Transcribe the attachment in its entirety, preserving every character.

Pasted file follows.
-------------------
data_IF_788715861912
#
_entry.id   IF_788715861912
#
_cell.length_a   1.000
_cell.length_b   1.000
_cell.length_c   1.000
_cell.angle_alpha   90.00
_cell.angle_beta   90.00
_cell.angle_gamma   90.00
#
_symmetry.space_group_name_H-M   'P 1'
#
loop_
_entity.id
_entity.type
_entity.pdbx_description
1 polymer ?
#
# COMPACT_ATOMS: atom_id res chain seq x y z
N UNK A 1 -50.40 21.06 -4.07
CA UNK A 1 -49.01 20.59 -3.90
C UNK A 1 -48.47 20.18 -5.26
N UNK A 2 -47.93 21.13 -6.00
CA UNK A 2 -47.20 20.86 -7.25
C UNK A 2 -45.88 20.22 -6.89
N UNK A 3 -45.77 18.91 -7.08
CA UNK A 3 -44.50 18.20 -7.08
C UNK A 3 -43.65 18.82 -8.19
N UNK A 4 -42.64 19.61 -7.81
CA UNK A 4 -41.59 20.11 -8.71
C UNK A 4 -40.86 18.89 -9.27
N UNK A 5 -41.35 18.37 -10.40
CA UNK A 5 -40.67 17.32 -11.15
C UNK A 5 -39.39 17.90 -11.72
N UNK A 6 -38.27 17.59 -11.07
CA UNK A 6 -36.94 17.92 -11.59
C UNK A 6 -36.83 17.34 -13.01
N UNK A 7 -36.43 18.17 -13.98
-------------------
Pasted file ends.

data_IF_788715861912
#
_entry.id   IF_788715861912
#
_cell.length_a   1.000
_cell.length_b   1.000
_cell.length_c   1.000
_cell.angle_alpha   90.00
_cell.angle_beta   90.00
_cell.angle_gamma   90.00
#
_symmetry.space_group_name_H-M   'P 1'
#
loop_
_entity.id
_entity.type
_entity.pdbx_description
1 polymer ?
#
# COMPACT_ATOMS: atom_id res chain seq x y z
N UNK A 1 -50.40 21.06 -4.07
CA UNK A 1 -49.01 20.59 -3.90
C UNK A 1 -48.47 20.18 -5.26
N UNK A 2 -47.93 21.13 -6.00
CA UNK A 2 -47.20 20.86 -7.25
C UNK A 2 -45.88 20.22 -6.89
N UNK A 3 -45.77 18.91 -7.08
CA UNK A 3 -44.50 18.20 -7.08
C UNK A 3 -43.65 18.82 -8.19
N UNK A 4 -42.64 19.61 -7.81
CA UNK A 4 -41.59 20.11 -8.71
C UNK A 4 -40.86 18.89 -9.27
N UNK A 5 -41.35 18.37 -10.40
CA UNK A 5 -40.67 17.32 -11.15
C UNK A 5 -39.39 17.90 -11.72
N UNK A 6 -38.27 17.59 -11.07
CA UNK A 6 -36.94 17.92 -11.59
C UNK A 6 -36.83 17.34 -13.01
N UNK A 7 -36.43 18.17 -13.98